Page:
‘Unquiet Traveler’: Pianist Piotr Anderszewski in Recital

ChinaChina Mozart, Janáček, Chopin: Piotr Anderszewski (piano), Shanghai Concert Hall, Shanghai, 5.3.2017. (RP)

Piotr Anderszewski
Piotr Anderszewski (c) Robert Workman

Mozart – Sonata No.14 in C minor, K.457; Fantasia in C minor, K.475

JanáčekOn an Overgrown Path, Book II

Chopin – Mazurkas, Op.56 & Op.59; Polonaise-Fantasie, Op.61

Pianist Piotr Anderszewski’s Shanghai recital was an antidote to the constant, desensitizing din of living in the world’s largest city. Intimacy is his calling card. His self-effacing manner, broken only by broad smiles when acknowledging an audience’s applause, draws you into a private sphere of intense emotion and exquisite beauty. Situated as it is in a relatively quiet nook of the city near People’s Square, the Shanghai Concert Hall is a sort of oasis, despite the massive, elevated Yan’an Road that looms nearby. Its neoclassical blue, cream and gilt hall imposes an atmosphere of restraint and formality which are essential to appreciate this artist, who plays with such elegance and depth of feeling.

Anderszewski’s phrasings and dynamic sensitivity linger in my memory. The opening measures of Mozart’s Sonata No.14 are a series of upward arpeggios, interrupted by a short pause and followed by a simple melody. How to describe that feeling of being suspended in midair, only to be eased back into reality with a gentle, beautifully executed trill? Chopin begins the Polonaise-Fantasie in a similar manner, with expansive arpeggios that pause in the stratosphere, followed by loud chords, before the piano once again takes flight. As in the Mozart, these passages were stunning and the pauses as important as any note that Anderszewski played. Indeed, those brief moments of repose were the leitmotifs of the recital.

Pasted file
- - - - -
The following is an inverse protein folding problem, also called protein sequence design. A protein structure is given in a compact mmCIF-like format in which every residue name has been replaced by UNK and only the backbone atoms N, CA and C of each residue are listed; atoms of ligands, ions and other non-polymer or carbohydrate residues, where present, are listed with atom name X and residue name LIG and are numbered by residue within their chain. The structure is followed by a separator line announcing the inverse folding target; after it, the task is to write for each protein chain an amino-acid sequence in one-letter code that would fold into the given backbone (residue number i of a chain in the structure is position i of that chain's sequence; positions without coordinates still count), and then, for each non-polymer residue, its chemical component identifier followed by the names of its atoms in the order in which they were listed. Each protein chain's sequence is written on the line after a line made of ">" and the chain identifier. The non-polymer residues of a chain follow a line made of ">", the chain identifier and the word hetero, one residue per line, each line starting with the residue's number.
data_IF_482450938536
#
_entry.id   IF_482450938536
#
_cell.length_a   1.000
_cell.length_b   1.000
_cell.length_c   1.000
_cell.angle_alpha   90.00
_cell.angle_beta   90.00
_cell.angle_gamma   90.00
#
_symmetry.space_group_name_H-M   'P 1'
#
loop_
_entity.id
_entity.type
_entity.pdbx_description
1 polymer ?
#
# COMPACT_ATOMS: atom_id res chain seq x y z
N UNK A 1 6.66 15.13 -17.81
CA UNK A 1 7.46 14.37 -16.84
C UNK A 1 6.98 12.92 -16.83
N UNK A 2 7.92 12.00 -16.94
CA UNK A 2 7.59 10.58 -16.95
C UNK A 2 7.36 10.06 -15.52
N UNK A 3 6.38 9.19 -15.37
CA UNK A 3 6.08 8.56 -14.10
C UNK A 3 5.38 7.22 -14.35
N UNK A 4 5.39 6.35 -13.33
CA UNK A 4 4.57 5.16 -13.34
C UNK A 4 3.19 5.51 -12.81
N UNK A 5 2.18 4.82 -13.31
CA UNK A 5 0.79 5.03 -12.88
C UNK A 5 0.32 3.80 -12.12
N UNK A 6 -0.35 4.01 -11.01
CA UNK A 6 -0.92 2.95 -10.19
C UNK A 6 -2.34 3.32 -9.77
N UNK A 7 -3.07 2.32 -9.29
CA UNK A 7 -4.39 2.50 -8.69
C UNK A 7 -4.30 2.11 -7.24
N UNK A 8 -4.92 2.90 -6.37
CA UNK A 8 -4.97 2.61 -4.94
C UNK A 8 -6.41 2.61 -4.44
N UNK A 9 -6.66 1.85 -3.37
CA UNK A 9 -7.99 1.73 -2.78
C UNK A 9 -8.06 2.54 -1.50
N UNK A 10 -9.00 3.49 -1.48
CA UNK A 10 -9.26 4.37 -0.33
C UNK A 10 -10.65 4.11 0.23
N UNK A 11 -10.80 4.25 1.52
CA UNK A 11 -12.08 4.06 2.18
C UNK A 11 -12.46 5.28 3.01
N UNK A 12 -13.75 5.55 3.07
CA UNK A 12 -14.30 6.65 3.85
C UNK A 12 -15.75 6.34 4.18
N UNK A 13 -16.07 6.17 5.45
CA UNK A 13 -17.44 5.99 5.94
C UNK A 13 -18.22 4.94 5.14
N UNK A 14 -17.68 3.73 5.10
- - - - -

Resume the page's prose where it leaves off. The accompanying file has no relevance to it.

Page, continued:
Mozart and Chopin were master melodists, and folk songs such as Janáček used in On an Overgrown Path survived because they are catchy and memorable. Every instrumentalist strives to replicate the emotions conveyed through the human voice in song. Anderszewski can make the piano sing. The simple melody over a broken chord in the Adagio from the Mozart sonata was spun with lyricism and grace. Chopin’s sweeping melodies required a different voice, full of complex colors and passion. The pianist’s Slavic soul provided the latter, his technical finesse the former.

‘Unquiet Traveler’ flashed on the screens that announced the program just prior to the start of the recital. Surely it referred to a restless spirit rather than a peripatetic wanderer. The emotional intensity of this recital was unrelenting, beginning with the two Mozart pieces played with nary a pause between them. The Janáček folk songs’ settings were lyrical and chromatic but provided little respite. Chopin’s appeal is the emotional pull created by his song-like melodies and flowing rhythms, imbued with patriotic fervor. For this listener it was extremely rewarding but exhausting.

Anderszewski, however, is a master at controlling an audience’s emotions. Thus it was if a shaft of light appeared when he played the final A-major chord of the Polonaise-Fantasie. New sensations suddenly filled the hall, those of triumph and ecstasy. The cheers of the audience after those notes sounded brought a sole encore, Bartók’s Three Hungarian Folksongs from Csík. The first two are simple pastoral tunes, while the third is lively and vivacious. I left the Shanghai Concert Hall emotionally drained but joyful.

Rick Perdian

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